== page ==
Poet. Essayist. Black Arts Figure. Black Woman. Soldier. Voice. Mari Evans.

These words fractionally represent late writer Mari Evans.

Mari Evans, an Indianapolis-based writer of the Black Arts Movement, made her transition Friday, March 10th at the age of ninety-three. Evans’ long life demonstrates that even nearly a century proves too short to indulge non-earthly African talent.

To say that Evans’ transition is a loss would be an understatement. On a personal note, the personal tragedy of Evans’ life is that I was unaware of her treasure until her passing.

Upon reading the news—I consulted my literary anthology from undergrad and found her work amongst the works of her predecessors and peers. “Liberation Blues” proved especially resonant in depicting the black female ambivalence that often results from loving and losing Mr. Wrong. Although Evan’s poem “I Am a Black Woman” is easily an anthem to the black female experience, I personally find myself drawn to “ Where you’d go” as it illustrates Evans’ ability to create beauty from artful behavior. Evans words compose a unique way to acknowledge and amend heartache in a similar manner to an Aretha Franklin ballad.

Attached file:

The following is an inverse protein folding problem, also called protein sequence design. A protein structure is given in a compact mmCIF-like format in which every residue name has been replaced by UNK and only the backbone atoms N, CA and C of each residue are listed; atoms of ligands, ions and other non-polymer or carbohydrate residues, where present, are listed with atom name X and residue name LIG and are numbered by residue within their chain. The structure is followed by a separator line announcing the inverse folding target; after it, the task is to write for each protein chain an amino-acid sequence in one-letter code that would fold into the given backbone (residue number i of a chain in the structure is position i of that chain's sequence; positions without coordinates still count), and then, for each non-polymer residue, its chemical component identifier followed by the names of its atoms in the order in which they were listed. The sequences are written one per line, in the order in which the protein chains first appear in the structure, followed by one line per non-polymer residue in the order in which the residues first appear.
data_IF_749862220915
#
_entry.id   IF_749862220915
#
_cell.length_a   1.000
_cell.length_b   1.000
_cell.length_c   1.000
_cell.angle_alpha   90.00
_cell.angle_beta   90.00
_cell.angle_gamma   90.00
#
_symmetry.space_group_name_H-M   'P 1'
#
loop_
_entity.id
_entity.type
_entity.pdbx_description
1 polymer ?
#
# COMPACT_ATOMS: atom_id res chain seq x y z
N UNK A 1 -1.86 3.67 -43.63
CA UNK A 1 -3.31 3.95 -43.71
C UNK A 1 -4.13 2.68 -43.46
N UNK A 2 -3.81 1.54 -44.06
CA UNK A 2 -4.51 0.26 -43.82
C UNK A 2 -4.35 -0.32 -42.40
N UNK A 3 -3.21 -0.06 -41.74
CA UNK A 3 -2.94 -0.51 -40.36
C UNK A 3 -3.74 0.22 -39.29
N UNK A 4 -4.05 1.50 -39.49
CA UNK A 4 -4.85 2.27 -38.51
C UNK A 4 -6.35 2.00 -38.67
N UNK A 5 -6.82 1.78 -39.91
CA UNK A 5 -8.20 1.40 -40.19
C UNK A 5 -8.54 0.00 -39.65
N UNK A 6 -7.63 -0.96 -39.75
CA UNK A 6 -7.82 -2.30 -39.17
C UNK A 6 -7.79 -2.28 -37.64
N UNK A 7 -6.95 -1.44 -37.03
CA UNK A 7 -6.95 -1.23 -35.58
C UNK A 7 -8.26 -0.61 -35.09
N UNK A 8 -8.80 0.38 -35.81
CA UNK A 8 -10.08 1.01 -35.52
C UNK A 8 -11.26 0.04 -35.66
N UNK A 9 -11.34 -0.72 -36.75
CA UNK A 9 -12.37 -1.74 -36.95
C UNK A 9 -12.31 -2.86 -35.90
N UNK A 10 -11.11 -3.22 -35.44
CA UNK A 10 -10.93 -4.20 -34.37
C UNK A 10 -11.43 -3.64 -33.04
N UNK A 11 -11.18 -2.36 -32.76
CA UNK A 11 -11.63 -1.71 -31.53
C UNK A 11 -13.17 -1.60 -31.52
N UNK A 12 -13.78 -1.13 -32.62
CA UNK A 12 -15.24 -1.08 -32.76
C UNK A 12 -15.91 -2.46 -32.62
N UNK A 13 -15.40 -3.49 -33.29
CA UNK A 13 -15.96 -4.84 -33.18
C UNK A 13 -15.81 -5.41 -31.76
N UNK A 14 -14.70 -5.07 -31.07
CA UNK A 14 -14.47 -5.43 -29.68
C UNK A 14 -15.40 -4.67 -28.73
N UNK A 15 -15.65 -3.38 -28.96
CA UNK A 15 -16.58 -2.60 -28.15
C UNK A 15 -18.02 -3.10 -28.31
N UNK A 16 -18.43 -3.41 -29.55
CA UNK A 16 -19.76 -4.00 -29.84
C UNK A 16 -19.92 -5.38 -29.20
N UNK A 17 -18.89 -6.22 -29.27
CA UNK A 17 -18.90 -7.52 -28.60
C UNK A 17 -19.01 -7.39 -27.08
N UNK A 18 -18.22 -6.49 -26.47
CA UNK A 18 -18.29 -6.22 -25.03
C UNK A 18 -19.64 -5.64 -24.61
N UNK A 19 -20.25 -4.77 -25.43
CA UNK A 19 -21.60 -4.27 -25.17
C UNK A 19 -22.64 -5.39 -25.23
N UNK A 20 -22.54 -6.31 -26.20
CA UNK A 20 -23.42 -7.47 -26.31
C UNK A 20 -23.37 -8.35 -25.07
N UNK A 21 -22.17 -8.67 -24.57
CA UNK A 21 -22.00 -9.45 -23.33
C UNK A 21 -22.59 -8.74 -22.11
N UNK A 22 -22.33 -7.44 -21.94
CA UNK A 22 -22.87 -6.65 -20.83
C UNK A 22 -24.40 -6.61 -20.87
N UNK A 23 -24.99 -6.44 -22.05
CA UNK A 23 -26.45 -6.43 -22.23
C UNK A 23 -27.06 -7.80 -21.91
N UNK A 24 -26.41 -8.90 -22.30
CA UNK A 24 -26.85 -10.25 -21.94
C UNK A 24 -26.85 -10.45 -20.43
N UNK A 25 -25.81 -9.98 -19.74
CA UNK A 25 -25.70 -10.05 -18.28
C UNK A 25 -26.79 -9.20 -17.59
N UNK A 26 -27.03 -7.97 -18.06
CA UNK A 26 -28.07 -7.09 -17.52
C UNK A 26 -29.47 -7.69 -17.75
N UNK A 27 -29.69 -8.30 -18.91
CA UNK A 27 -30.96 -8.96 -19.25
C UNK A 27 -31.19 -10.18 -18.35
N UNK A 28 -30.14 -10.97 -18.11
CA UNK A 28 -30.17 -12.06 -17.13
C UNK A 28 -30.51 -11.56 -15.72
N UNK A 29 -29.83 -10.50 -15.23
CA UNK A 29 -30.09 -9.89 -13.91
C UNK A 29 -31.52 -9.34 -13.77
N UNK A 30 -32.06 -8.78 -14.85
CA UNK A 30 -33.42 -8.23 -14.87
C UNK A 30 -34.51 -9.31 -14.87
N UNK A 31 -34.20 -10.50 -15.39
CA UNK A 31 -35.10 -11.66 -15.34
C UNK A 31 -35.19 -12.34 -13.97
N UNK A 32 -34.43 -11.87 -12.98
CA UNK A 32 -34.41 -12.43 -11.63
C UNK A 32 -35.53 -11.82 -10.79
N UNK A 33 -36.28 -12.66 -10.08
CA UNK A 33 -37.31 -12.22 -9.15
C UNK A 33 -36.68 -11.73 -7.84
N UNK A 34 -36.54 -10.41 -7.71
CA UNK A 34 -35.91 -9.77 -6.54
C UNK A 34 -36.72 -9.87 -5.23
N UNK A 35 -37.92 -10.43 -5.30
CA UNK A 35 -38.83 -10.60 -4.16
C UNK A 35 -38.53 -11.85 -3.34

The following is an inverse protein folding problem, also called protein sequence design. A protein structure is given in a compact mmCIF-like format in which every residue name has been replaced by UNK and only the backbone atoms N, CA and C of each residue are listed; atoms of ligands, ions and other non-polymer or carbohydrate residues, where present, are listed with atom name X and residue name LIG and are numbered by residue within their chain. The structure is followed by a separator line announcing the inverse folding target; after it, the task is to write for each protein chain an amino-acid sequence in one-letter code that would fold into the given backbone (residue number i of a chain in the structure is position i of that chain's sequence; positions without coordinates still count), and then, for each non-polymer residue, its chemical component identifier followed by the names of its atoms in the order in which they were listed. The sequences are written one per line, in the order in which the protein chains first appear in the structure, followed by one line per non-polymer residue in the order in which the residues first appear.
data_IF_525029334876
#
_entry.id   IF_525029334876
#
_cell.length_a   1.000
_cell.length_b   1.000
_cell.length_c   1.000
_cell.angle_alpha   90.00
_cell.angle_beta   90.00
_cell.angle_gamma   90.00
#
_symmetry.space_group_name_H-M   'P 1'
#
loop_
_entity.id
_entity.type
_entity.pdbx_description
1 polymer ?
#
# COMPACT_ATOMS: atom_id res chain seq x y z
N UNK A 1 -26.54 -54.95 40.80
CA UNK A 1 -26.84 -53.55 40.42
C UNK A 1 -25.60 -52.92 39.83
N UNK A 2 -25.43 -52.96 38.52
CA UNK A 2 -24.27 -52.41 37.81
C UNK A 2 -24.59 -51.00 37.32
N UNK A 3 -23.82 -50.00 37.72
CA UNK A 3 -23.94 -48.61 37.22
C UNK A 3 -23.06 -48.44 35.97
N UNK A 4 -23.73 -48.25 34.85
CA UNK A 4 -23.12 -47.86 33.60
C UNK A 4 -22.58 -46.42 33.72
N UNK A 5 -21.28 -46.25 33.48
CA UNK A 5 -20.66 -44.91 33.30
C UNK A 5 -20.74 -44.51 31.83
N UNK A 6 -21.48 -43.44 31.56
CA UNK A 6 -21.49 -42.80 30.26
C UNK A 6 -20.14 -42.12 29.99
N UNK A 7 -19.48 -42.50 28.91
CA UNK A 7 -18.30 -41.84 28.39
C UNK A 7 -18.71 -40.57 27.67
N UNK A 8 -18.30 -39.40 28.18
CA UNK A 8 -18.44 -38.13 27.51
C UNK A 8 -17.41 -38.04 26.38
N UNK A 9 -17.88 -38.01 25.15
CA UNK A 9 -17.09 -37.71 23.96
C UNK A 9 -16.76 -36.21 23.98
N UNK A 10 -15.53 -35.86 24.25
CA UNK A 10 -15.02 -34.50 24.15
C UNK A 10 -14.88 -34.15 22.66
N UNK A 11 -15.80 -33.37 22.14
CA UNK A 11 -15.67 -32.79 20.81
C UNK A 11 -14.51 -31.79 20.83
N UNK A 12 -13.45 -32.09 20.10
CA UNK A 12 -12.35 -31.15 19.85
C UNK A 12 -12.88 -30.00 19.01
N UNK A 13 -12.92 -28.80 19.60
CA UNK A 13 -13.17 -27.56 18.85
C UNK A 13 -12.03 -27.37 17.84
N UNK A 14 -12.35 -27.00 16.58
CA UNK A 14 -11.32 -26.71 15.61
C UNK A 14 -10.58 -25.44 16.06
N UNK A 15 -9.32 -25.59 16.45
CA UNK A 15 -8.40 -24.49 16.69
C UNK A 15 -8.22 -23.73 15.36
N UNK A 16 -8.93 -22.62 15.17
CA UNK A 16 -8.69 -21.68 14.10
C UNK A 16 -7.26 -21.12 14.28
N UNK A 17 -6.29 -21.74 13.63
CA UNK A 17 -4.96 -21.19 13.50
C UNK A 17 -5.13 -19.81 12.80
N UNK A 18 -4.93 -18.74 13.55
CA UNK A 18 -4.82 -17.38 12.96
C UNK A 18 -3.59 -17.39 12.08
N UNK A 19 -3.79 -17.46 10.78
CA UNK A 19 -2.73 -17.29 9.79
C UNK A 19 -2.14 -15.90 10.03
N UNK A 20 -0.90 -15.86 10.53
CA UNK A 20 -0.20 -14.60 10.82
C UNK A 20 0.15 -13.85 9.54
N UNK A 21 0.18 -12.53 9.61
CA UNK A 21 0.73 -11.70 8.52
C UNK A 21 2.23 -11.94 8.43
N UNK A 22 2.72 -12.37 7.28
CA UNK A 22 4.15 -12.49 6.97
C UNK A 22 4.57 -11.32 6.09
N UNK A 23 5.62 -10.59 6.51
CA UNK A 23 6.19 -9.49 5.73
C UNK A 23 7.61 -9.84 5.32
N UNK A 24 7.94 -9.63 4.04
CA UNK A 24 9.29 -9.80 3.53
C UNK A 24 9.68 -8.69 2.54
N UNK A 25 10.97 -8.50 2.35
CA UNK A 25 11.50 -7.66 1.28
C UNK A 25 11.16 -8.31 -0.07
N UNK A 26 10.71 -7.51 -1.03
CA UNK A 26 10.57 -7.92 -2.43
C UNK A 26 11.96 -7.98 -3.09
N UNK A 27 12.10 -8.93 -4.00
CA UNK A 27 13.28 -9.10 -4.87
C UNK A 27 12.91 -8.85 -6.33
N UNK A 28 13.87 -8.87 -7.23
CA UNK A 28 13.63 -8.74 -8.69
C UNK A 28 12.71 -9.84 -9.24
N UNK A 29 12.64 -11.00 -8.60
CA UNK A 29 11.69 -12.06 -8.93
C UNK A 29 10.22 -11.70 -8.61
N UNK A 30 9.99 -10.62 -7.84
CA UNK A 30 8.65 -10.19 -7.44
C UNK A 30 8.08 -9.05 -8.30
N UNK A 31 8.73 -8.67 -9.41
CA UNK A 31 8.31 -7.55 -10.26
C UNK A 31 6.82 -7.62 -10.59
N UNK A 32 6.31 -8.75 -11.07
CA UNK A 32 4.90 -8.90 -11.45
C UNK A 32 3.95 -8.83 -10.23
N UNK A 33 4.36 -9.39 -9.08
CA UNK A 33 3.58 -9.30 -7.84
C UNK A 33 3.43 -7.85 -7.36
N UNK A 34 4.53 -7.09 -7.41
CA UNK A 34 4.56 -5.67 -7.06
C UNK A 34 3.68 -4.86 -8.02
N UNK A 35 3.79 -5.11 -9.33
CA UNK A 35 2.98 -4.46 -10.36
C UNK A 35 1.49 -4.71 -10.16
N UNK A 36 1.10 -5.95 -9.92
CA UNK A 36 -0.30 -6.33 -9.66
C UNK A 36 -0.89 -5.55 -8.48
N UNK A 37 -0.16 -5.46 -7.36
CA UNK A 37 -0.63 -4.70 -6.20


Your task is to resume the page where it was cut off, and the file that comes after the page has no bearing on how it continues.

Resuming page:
Evans eternally holds a place in the black female narrative, demonstrating the depth of our brilliance and range of our creativity. Evans also illustrates the black female collective as a bottomless ocean of indigenous talent and story telling.

I may not have paid Evans her due homage in life, but I aim to join others within the black diaspora to ensure that her legacy is not lost, unknown or forgotten.

I leave you with a portion of Evans’ well-known poem “I Am a Black Woman”

I am a black woman
tall as a cypress
Strong
Beyond all definition still
defying place
and time
and circumstances
Assailed
impervious
Indestructable
Look
on me and be
renewed.

Thank you, Mari Evans, for gracing your constituency with a creative renewal only a black woman could grant another black woman. We are because you were.

Rest in Power.